Letter | Published:

Dynamic corticostriatal activity biases social bonding in monogamous female prairie voles

Nature volume 546, pages 297301 (08 June 2017) | Download Citation

Abstract

Adult pair bonding involves dramatic changes in the perception and valuation of another individual1. One key change is that partners come to reliably activate the brain’s reward system2,3,4,5,6, although the precise neural mechanisms by which partners become rewarding during sociosexual interactions leading to a bond remain unclear. Here we show, using a prairie vole (Microtus ochrogaster) model of social bonding7, how a functional circuit from the medial prefrontal cortex to nucleus accumbens is dynamically modulated to enhance females’ affiliative behaviour towards a partner. Individual variation in the strength of this functional connectivity, particularly after the first mating encounter, predicts how quickly animals begin affiliative huddling with their partner. Rhythmically activating this circuit in a social context without mating biases later preference towards a partner, indicating that this circuit’s activity is not just correlated with how quickly animals become affiliative but causally accelerates it. These results provide the first dynamic view of corticostriatal activity during bond formation, revealing how social interactions can recruit brain reward systems to drive changes in affiliative behaviour.

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Acknowledgements

We thank H.-P. Lipp for Neurologgers; F. Lin for initial testing of Neurologgers; J. Manns, G. Berman, and T. Madsen for methodological feedback and discussions on the manuscript; G. Wong for behavioural scoring; M. Zhang, R. Tangutoori, and R. Stanford for assistance with implant design and construction; the members of the Liu, Young and Rainnie laboratories for training, manuscript feedback, and discussions; L. Matthews and the Yerkes animal care and veterinary staff for vole husbandry and care; G. Feldpausch for custom cage design and machining; and J. LaPrairie and L.-L. Shen for assistance. This work was funded by an Emory Neuroscience Initiative grant (R.C.L., L.J.Y.), National Institute of Mental Health (NIMH) R21MH97187 (R.C.L.), NIMH P50MH100023 (L.J.Y., R.C.L.), National Institute of Neurological Disorders and Stroke R90 DA033462 (V.S.), Emory University Biology Graduate Student Award (E.A.A.), and Office of Research Infrastructure Programs’ Primate centers P51OD11132 (YNPRC).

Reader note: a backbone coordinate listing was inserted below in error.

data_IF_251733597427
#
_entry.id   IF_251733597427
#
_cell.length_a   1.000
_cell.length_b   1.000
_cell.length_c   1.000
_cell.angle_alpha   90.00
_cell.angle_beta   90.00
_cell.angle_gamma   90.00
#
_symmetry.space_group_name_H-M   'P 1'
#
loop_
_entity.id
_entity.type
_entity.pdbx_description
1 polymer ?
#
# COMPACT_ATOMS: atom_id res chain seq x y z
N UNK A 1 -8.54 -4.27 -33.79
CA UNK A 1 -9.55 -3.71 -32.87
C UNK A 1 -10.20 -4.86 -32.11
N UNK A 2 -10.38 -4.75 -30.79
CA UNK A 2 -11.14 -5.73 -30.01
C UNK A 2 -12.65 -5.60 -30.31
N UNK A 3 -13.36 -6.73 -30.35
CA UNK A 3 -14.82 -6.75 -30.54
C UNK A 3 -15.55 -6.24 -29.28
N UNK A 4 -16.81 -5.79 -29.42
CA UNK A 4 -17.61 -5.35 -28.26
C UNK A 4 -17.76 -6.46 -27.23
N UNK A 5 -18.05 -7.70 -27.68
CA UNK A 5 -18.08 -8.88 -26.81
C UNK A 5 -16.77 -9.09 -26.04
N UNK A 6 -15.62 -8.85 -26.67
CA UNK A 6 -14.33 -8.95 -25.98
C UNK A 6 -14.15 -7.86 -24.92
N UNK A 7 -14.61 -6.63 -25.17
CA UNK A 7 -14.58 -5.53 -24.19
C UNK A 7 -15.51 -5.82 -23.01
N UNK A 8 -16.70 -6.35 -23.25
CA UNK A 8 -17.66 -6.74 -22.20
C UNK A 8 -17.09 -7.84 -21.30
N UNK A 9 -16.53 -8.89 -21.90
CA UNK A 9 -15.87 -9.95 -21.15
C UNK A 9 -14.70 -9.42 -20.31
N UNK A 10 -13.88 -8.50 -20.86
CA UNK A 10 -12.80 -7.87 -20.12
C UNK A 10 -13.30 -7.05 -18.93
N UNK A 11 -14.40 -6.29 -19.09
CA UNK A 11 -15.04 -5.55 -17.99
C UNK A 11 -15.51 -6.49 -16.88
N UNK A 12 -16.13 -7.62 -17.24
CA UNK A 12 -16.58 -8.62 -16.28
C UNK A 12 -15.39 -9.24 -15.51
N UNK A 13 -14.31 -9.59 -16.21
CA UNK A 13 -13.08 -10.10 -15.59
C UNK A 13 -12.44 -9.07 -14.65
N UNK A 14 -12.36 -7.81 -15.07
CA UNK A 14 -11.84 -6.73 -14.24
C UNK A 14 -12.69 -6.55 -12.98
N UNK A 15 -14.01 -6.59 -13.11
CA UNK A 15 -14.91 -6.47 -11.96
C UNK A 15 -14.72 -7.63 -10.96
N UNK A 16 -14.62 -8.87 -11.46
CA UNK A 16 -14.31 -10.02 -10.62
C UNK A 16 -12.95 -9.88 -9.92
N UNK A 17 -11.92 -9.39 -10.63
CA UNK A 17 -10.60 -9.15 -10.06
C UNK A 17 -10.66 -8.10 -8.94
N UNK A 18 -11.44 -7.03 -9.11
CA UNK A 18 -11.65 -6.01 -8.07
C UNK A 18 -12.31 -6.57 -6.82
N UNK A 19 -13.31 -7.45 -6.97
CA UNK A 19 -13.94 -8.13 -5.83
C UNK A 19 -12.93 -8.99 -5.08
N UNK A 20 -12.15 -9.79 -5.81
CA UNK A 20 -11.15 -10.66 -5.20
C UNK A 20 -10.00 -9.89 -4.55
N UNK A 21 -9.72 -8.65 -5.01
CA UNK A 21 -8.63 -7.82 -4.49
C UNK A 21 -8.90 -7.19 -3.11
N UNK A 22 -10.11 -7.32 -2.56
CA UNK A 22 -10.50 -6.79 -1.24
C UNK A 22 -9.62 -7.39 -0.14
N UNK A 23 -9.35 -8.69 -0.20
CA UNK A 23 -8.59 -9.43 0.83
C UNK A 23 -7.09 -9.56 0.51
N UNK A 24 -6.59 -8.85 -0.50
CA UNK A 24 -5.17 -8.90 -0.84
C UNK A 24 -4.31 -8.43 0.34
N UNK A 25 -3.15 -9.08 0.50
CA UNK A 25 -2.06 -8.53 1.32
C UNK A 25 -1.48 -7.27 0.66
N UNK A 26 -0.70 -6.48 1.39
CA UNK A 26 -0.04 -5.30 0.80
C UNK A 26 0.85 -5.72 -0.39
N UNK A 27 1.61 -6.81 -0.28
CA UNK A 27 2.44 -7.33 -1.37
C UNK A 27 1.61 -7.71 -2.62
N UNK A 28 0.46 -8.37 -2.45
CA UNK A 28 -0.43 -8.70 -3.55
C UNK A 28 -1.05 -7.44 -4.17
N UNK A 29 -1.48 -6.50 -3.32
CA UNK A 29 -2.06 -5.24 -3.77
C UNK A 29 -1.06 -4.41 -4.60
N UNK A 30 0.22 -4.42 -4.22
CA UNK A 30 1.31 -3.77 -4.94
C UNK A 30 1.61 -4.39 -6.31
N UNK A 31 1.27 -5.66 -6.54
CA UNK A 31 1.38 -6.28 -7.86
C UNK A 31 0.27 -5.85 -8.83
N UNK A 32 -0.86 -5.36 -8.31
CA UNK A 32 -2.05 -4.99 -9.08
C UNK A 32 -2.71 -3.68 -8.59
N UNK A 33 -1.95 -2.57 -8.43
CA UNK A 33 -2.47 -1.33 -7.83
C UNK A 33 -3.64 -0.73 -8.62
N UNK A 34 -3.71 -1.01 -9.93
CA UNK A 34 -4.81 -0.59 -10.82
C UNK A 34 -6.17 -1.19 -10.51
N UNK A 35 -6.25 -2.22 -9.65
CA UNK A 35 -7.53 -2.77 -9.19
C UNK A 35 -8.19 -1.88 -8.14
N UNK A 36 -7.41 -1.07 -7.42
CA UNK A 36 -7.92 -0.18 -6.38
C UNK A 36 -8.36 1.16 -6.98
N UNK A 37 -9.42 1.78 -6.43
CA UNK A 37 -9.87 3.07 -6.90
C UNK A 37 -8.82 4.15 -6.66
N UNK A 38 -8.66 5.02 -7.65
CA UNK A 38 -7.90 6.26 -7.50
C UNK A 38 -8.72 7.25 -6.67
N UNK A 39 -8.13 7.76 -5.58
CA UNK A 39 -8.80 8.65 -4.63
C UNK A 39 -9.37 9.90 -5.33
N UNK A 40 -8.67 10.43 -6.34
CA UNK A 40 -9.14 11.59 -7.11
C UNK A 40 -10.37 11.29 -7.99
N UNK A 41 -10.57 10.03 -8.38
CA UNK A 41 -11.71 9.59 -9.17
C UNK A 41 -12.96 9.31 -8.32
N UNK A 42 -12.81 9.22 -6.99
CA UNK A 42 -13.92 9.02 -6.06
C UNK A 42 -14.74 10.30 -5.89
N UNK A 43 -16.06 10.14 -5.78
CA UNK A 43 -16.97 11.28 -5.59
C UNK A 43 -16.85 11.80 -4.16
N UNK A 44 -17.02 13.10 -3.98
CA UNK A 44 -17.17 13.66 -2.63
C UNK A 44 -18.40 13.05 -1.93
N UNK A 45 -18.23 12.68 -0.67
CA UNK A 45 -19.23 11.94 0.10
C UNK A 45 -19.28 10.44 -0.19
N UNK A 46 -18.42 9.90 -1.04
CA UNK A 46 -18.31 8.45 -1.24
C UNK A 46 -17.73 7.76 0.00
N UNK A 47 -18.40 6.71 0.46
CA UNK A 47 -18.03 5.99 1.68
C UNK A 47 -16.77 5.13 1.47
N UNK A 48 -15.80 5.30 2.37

Author information

Author notes

    • Elizabeth A. Amadei
    •  & Zachary V. Johnson

    These authors contributed equally to this work.

Affiliations

  1. Silvio O. Conte Center for Oxytocin and Social Cognition, Center for Translational Social Neuroscience, Emory University, Atlanta, Georgia 30322, USA

    • Elizabeth A. Amadei
    • , Zachary V. Johnson
    • , Yong Jun Kwon
    • , Wittney D. Mays
    • , Steven J. Ryan
    • , Hasse Walum
    • , Donald G. Rainnie
    • , Larry J. Young
    •  & Robert C. Liu
  2. Wallace H. Coulter Department of Biomedical Engineering, Georgia Institute of Technology and Emory University, Atlanta, Georgia 30332, USA

    • Elizabeth A. Amadei
  3. Department of Biology, Emory University, Atlanta, Georgia 30322, USA

    • Elizabeth A. Amadei
    • , Yong Jun Kwon
    • , Aaron C. Shpiner
    • , Varun Saravanan
    • , Wittney D. Mays
    •  & Robert C. Liu
  4. Graduate Program in Neuroscience, Emory University, Atlanta, Georgia 30322, USA

    • Zachary V. Johnson
    • , Yong Jun Kwon
    • , Varun Saravanan
    • , Larry J. Young
    •  & Robert C. Liu
  5. Yerkes National Primate Research Center (YNPRC), Department of Psychiatry and Behavioral Sciences, Emory University, Atlanta, Georgia 30322, USA

    • Zachary V. Johnson
    • , Steven J. Ryan
    • , Hasse Walum
    • , Donald G. Rainnie
    •  & Larry J. Young
  6. Undergraduate Program in Neuroscience and Behavioral Biology, Emory University, Atlanta, Georgia 30322, USA

    • Aaron C. Shpiner

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Contributions

E.A.A. adapted the Neurologger to a vole preparation and designed and performed in vivo electrophysiology experiments, which motivated an optogenetics approach; optogenetics experiments were designed and performed by E.A.A. and Z.V.J., assisted by Y.J.K.; Z.V.J. validated viral techniques and performed optogenetics surgeries and histology; S.J.R. and E.A.A. designed slice electrophysiology experiments; Z.V.J. performed all surgeries and histology for slice electrophysiology experiments; S.J.R. performed slice electrophysiology experiments, assisted and supervised by E.A.A. and D.G.R., respectively. E.A.A., Z.V.J., Y.J.K., S.J.R., H.W., A.C.S., V.S., and W.D.M. analysed data; E.A.A. drafted the manuscript; Z.V.J., A.C.S., Y.J.K., S.J.R., H.W., and V.S. contributed to the writing; R.C.L. and L.J.Y. edited the manuscript and supervised all aspects of the study.

Competing interests

The authors declare no competing financial interests.

Corresponding author

Correspondence to Robert C. Liu.

Reviewer Information Nature thanks R. Fernald and the other anonymous reviewer(s) for their contribution to the peer review of this work.

Publisher's note: Springer Nature remains neutral with regard to jurisdictional claims in published maps and institutional affiliations.

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DOI

https://doi.org/10.1038/nature22381

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